Just like they do on airplanes.
The parents put the kids in between them, so I couldn’t speak to the boy. I needed to say something to the dad, to maintain Uncle Matt, but I needed to keep the conversation short, so dad wouldn’t say something like, “Where are you from?” and spoil the illusion.
“This is quite some boat, huh? I didn’t think the windows would be so large.”
I was trying to sound like someone who didn’t know anything about ships or submarines, in case the black shirt sitting next to me had orders to report my conversation to his leader.
Dad nodded and smiled, and turned to talk to his kids. I got busy taking pictures of fish, attracted by a fish feeder on the sub. I decided against trying a casual conversation with the black shirt.
Maybe he’s estimating how much Semtex it will take to blow one of these windows.
The tour guide welcomed everyone on board and began a reassuring safety message—plenty of oxygen during the trip, no seat belts required—that ended with a reminder that smoking was prohibited. When you deal with the public, nothing is too obvious.
A black shirt was shooting video of the guide, recording everything she said.
They might find a female to impersonate the tour guide.
The passengers sat back-to-back, in molded fiberglass seats that were actually part of the battery compartment cover. Everyone was looking out the large viewports, except for the leader and the video guy, who had turned in their seats to study the control setup.
When he was finished mapping the controls, the video guy did a move I recognized, having done it myself. He placed the camera strap over his shoulder, diagonally across his body, so the camera was pointing backwards, toward the pilot compartment. During the trip, he would sit still, watching fish, while the camera recorded the pilot’s actions.
I looked around the cabin like any curious passenger. Once the trip started, I would be noticeable if I looked to the front too often. During this part of the trip, I had to be very careful to remain inconspicuous. If my pretending to be Uncle Matt looked phony, I would be under more suspicion for having tried it. Fortunately, it was natural for the dad to be talking to the kids, turned away from me. As we left the sub, I would make a point of engaging him again, something easy like, “Quite a trip, wasn’t it?”
The ocean was quiet between the surface fish and the coral reef, so I had a chance to think about other possible targets.
The cruise ships. If they hijack the sub, maybe they could sink a ship by ramming it.
This idea increased the sweating a bit, although the compartment was air conditioned. Two things argued against the cruise ship idea, at least for this trip. Terrorists—like the guy I was sitting next to?—would want to use explosives to sink a cruise ship. It would be a spectacular show, and something the authorities could not claim was an accident.
For the second reason, I tried telling myself that the team looked more military then terrorist. In other words, they might attack something, but they might not be on a suicide mission, like the real zealots.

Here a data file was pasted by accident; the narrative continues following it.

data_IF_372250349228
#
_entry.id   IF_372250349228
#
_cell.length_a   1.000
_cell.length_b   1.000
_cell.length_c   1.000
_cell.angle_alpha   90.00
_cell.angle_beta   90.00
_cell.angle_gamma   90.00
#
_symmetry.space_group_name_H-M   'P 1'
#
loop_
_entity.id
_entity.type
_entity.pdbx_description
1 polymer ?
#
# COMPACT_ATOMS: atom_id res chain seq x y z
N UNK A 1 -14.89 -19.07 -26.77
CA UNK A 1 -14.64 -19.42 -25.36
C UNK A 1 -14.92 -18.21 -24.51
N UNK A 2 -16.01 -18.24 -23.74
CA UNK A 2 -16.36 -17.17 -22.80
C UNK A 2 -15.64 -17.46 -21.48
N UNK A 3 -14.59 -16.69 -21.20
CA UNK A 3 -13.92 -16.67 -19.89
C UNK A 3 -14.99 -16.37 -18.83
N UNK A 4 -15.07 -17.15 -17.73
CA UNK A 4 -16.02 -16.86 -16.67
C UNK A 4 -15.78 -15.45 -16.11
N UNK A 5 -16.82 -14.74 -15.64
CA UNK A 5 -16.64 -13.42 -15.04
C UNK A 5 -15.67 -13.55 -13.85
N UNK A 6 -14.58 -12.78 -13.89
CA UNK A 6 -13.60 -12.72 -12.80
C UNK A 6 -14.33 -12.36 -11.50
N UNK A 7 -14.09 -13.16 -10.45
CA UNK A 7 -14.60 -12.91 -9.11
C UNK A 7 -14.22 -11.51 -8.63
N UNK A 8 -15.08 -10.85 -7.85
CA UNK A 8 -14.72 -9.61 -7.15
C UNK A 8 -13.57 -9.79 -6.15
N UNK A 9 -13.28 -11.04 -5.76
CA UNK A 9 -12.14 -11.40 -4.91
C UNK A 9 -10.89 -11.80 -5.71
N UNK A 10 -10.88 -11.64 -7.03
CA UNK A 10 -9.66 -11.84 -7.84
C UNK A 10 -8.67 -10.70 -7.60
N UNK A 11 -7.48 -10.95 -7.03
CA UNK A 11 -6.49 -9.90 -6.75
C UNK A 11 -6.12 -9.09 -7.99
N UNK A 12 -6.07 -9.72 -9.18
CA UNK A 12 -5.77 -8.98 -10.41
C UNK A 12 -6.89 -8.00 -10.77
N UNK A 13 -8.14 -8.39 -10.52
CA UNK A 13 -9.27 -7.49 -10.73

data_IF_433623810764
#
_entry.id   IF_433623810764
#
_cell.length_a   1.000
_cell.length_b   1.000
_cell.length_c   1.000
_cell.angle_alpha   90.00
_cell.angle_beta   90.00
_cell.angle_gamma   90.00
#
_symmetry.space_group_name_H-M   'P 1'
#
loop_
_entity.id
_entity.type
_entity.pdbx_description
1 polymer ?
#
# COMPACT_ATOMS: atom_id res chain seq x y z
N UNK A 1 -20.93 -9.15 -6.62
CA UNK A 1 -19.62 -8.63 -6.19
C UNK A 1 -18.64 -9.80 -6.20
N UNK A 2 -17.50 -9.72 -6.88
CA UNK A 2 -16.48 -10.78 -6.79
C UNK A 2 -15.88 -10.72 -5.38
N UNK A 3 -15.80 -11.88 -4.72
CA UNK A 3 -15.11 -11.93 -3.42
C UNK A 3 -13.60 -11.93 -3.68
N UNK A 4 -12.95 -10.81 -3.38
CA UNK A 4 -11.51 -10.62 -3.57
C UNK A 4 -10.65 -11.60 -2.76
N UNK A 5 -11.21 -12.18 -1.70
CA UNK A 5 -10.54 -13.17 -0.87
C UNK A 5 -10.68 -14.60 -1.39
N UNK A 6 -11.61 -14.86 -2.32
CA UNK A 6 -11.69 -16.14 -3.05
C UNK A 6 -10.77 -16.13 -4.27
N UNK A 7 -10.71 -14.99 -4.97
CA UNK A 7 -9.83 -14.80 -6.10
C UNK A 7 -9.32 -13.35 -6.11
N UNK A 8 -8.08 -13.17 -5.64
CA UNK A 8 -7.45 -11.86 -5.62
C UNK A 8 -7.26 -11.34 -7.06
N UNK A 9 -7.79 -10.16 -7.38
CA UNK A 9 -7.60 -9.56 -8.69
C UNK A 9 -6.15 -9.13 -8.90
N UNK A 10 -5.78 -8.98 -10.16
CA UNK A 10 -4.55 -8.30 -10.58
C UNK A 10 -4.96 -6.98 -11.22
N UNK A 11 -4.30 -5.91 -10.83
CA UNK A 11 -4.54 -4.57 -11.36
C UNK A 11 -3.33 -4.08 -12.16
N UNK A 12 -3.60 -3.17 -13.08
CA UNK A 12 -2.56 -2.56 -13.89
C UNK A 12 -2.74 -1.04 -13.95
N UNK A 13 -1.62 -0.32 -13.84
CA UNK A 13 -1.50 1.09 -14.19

I gave this more thought and decided I was guessing. Their calm manner could have been military discipline, or it could have been how zealots behaved when they finished their final prayers and got down to business. For all I knew, the baggy shorts they wore concealed weapons and explosives.
I was back to sweating, back to being worried.
Did Abby consider the possibility of direct action during this sub trip? Does she know things she isn’t telling me? Am I considered expendable?
The fact that the sub was descending deeper was a good sign. If they wanted to take over the sub, maybe go after a cruise ship, they would have hijacked it close to the surface. Instead, we were at ninety feet, approaching a coral reef teeming with fish. I almost jumped when the black shirt next to me spoke.
“Look at all the fish.”
His English was nearly unaccented and he was making an effort to smile and point.
I couldn’t tell if he was just making conversation, or trying to draw me out for some other purpose. But instead of continuing the conversation, he went back to watching the fish. I remembered to watch my breathing as I tried to relax and think about possibilities.
Abby and I had done some brainstorming about how a tourist sub could be used in Pearl Harbor. We knew the Navy controlled ship access to the Pearl Harbor Channel. It was possible they would close the channel entirely during the conference, maybe even pull an antisubmarine net across the entrance, or deploy hydrophones to detect underwater activity. A sub wouldn’t be able to get anywhere near Ford Island.
If Langley had additional information, or their own theories, they weren’t sharing with us. All Abby and I could do was gather information and pass it along to the suits.
The next forty minutes went by without any surprises. No sudden, shouted command from the leader, no desperate struggle with the black shirt next to me, no guns going off, shattering the plastic windows. We surfaced, climbed the stairs to the blue sky, and took the shuttle boat back to the beach.
It had been an underwater adventure, a peaceful tourist voyage—this time.